5 easy going hikes to clear your head

Pine trees aren’t going to solve your problems, no matter how many hours you spend spilling your guts to their trunks (they are great listeners, though, aren’t they?). And an empathetic squirrel won’t take a break from his nut-hunting to give you a comforting hug and tell you everything’s going to be OK. But there is some kind of magic that happens in the woods—a natural effect of nature that can calm a worrying mind. It doesn’t take long, either. An hour on a local trail amid the rustling leaves and the dirt is enough to set my mind right again.

  1. Hilton-Winn Preserve: Parking and trailhead off Berwick Road, Ogunquit

Walk amid forested wetlands and past open fields on this 1.3-mile hike. The River Loop Trail crosses the Ogunquit River, where you’ll hear frogs diving for cover as you pass. The boardwalk is easy-going and flat, but there are some hills to get your heart rate up, too.

  1. Viles Arboretum: Trailhead and parking at the arboretum, 153 Hospital St., Augusta

Wander 224 acres that include wide open fields, a rock garden and a diversity of trees and plants. There’s an incredible hosta garden to check out in warmer months, and the art installations are worth stopping to ponder over. It’s right off a main road, but feels remote once you’re on the trails.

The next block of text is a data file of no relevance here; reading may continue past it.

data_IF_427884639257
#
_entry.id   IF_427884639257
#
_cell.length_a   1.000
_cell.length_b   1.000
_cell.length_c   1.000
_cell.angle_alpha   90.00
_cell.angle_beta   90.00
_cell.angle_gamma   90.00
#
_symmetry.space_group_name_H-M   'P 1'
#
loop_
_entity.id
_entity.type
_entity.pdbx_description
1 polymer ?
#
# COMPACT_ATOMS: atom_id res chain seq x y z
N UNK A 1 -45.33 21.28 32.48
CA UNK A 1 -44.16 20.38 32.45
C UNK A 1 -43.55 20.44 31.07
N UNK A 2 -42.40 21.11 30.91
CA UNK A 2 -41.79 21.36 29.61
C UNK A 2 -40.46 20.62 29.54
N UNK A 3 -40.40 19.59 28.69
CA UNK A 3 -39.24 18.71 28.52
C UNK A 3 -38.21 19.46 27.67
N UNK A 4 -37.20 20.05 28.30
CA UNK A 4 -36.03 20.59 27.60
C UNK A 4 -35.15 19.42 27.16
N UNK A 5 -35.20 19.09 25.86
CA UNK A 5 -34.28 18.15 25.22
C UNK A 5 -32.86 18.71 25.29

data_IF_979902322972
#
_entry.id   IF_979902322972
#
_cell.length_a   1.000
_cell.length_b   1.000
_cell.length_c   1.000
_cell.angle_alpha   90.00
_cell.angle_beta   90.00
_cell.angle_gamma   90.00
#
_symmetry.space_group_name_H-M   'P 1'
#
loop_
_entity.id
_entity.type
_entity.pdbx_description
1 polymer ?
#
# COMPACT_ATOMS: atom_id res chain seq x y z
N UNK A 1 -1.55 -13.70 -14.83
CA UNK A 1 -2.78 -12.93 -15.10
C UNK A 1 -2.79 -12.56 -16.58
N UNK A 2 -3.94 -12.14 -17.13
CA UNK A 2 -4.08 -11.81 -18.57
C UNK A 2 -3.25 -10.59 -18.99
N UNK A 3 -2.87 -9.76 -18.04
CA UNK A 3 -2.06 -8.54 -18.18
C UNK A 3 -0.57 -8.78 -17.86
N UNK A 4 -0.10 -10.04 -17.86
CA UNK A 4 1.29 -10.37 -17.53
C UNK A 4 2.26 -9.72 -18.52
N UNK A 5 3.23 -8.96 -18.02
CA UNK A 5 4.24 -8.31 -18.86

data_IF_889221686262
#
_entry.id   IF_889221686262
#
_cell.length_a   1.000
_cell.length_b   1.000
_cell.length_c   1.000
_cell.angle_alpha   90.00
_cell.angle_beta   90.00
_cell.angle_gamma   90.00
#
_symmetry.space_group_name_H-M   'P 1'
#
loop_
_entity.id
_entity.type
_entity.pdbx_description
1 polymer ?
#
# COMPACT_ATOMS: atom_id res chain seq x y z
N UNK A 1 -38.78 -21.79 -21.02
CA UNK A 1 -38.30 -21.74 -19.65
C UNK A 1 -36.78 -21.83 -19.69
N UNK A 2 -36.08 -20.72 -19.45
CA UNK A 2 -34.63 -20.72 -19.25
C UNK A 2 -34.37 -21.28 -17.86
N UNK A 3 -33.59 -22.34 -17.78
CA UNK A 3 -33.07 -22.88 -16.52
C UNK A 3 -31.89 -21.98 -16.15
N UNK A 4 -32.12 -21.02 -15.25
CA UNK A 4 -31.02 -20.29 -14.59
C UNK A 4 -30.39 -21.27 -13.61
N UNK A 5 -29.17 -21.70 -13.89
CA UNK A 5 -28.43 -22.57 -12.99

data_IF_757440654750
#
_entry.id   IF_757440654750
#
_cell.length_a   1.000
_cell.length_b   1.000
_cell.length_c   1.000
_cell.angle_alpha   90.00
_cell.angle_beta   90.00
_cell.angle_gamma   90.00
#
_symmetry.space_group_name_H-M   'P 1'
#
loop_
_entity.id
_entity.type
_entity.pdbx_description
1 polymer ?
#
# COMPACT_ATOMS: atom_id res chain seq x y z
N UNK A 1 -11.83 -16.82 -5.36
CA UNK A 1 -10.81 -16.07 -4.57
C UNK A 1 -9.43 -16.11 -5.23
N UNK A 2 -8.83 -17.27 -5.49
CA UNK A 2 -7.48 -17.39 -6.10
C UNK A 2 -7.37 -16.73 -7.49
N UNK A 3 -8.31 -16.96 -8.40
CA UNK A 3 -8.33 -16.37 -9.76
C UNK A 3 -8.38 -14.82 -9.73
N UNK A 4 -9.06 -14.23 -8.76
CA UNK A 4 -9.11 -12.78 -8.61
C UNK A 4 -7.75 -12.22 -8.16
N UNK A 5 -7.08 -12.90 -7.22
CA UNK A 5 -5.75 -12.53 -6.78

1. Dodghike_dodgepoint_04e Point: Trailhead and parking off River Road, Newcastle

There are 6.1 miles of trails to explore here, and they’re all lovely. But the Shore Trail, with its pine needle floor and that view of the Damariscotta River, is simply perfect. Stop to hang out by the water’s edge for a bit. You won’t regret it

  1. hike_sacoheath_03 Saco Heath: Trailhead and parking off Buxton Road, Saco

There’s a scenic gem sitting just beyond an unassuming trailhead off Buxton Road in Saco. This 1,223-acre preserve includes woodland areas and a raised coalesced bog. The 1-mile trail includes a boardwalk built with wonderfully mismatched planks that seem to extend on into forever.

  1. Cliff Trail: Trailhead is off the Harpswell Town Office parking lot, 263 Mountain Road, Harpswell

The Cliff Trail is a splendid 2.3-mile loop that runs along Strawberry Creek on one side and has stunning views of Long Reach from 150-foot cliffs on the other. You might even spot some fairy houses.

An excellent resource for trail information around the state is www.mainetrailfinder.com. More info and directions to the trails listed above can be found there.

Shannon Bryan is the editor of Maine Women Magazine.

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